Printed in UK
Published by Timber Press
Dimensions 9"x10.5", 144 pages
Hardcover. 200 colour photos, 46 drawings, 2 maps.
In Japan, trees pervade the physical landscape and have long held a lofty position in the country's spiritual and sociocultural domain. Fittingly, Japanese gardeners have fine-tuned a distinctive set of pruning techniques meant to coax out the essential characters of their garden trees, or niwaki. The approach is calculated and dramatic; niwaki are sculpted to achieve certain effects, from the appearance of maturity to an asymmetrical or even lightning-struck look.
Jake Hobson, who honed the techniques in an Osaka nursery before adapting them in West Sussex, England, encourages the reader to venture beyond familiar tree pruning methods to cultivate their very own niwaki. After giving insight into the spiritual concept of "yin and yang" and the deep-seated sociocultural emphasis on balance that underpin the approach, the author details the basic principles of Japanese tree pruning. He goes on to offer in-depth guidelines for sculpting pines, azaleas, conifers, evergreens, bamboos, and deciduous trees. He also places Japanese tree pruning in context, discussing what happens "behind the scenes" at Japanese nurseries and describing instances of niwaki in private and public gardens worldwide. Throughout the text, illustrations complement the detailed instructions, while photographs and anecdotes bring the ideas surrounding niwaki vividly to life.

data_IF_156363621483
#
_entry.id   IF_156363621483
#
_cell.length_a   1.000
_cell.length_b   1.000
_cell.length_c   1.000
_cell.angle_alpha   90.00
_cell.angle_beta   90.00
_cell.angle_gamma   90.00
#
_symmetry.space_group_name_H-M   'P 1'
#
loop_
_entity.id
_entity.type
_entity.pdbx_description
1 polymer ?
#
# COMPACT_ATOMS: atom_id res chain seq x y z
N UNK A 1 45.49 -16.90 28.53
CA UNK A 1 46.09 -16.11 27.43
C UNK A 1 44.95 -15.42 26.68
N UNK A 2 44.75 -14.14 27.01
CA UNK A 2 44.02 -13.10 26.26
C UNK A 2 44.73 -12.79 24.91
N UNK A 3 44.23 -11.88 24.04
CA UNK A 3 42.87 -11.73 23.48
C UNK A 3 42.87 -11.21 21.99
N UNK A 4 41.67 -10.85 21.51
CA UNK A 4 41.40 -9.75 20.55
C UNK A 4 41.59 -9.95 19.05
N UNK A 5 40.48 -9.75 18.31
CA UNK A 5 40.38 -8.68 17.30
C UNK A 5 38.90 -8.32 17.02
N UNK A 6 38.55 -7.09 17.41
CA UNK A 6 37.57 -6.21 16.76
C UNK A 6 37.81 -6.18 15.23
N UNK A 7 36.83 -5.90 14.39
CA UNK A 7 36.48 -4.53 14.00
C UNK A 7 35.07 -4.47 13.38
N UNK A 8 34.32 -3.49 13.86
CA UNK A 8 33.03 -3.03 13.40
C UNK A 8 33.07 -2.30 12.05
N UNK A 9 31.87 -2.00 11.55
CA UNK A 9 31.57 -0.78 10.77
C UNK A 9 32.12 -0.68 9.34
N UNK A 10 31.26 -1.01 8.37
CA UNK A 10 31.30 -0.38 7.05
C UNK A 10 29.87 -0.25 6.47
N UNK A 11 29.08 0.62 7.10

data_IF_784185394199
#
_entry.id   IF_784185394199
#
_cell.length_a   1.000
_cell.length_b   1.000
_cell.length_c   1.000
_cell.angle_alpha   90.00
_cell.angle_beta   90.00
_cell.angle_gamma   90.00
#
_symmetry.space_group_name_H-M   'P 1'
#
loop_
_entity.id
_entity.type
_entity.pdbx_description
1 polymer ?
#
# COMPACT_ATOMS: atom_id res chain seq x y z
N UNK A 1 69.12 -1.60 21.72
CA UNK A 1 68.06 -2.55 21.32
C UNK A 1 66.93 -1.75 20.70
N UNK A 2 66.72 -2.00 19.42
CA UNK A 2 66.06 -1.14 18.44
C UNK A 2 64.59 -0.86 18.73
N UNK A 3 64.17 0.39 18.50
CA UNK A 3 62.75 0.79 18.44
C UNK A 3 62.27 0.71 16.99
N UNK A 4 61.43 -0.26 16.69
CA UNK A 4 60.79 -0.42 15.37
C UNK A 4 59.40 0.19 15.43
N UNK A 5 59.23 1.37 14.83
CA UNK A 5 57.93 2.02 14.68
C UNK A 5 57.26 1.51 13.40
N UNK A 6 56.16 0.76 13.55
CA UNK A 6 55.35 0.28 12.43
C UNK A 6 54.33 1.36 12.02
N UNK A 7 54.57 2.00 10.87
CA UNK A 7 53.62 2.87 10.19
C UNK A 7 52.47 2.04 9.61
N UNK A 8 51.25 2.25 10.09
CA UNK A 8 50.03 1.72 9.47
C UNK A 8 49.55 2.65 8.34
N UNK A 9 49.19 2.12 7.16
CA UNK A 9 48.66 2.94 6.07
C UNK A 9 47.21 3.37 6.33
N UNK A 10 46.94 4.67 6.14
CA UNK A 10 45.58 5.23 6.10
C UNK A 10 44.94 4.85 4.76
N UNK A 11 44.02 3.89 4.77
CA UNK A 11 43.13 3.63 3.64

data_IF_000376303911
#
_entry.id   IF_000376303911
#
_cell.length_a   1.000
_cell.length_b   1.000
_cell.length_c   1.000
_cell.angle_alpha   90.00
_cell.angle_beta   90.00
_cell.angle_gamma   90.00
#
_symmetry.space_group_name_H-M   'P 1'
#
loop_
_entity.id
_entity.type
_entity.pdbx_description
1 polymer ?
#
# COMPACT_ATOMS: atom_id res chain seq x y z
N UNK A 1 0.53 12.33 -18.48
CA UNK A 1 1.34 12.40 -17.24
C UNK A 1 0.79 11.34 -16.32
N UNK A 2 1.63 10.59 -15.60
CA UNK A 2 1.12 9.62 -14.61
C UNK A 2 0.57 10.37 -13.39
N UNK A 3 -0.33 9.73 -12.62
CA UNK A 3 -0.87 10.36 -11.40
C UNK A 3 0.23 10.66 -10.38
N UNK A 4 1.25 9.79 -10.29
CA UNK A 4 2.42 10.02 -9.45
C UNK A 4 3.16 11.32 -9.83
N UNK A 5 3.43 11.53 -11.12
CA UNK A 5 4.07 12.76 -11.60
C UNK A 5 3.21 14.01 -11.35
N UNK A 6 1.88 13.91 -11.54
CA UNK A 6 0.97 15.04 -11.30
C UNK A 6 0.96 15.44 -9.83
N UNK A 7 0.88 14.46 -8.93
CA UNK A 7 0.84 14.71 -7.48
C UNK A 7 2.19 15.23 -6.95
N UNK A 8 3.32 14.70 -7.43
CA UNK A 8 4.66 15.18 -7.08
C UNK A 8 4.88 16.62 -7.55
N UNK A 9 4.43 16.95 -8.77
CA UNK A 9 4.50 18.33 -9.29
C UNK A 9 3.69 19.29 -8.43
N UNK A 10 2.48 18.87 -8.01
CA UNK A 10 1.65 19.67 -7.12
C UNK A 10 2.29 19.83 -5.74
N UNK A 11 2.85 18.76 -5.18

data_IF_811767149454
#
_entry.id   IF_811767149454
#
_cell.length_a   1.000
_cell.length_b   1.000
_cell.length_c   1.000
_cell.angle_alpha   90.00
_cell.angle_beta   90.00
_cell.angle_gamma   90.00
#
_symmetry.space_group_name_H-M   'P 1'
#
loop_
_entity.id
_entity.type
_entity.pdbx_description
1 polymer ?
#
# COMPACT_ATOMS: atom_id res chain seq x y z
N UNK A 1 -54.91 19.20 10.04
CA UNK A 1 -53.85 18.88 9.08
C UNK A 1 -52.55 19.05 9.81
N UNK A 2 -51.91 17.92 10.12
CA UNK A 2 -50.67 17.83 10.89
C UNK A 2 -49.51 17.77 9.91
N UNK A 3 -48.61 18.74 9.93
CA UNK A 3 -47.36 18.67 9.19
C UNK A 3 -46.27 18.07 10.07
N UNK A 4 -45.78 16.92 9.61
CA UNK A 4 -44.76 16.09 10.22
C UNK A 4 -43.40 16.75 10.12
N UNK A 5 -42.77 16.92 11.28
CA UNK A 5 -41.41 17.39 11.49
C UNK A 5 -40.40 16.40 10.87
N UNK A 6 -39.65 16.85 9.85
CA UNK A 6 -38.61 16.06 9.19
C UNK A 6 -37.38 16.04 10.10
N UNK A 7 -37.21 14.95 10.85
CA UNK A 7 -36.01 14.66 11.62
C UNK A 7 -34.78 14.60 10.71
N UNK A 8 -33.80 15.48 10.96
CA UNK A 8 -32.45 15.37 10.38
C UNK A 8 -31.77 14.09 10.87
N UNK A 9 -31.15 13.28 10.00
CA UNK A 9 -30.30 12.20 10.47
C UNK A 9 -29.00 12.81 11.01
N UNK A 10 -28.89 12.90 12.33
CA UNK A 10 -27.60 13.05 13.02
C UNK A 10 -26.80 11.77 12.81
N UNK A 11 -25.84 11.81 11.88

Niwaki means garden tree, but implies far more—Japanese gardens are landscapes, microcosms of nature, and the trees are all shaped to fit into those landscapes. Niwaki was founded by Jake Hobson, who through a thoughtful collection of shears, secateurs, and sickles, has created a strong community of gardeners who appreciate the superb quality of Japanese craftsmanship. Originally trained as a sculptor at The Slade School of Art, Hobson looks to his hedges like a sculptor looks to a block of stone, anticipating the form waiting to reveal itself from under the deep mass of foliage. Beyond his natural skill with shears, it is his unique eye that has given Jake Hobson international acclaim. Shaping shrubs into rolling waves and pines into billows of clouds—these Japanese forms, in harmony amidst the English countryside, are a sight to behold. Read our interview with Jake Hobson in Volume II of MINKA.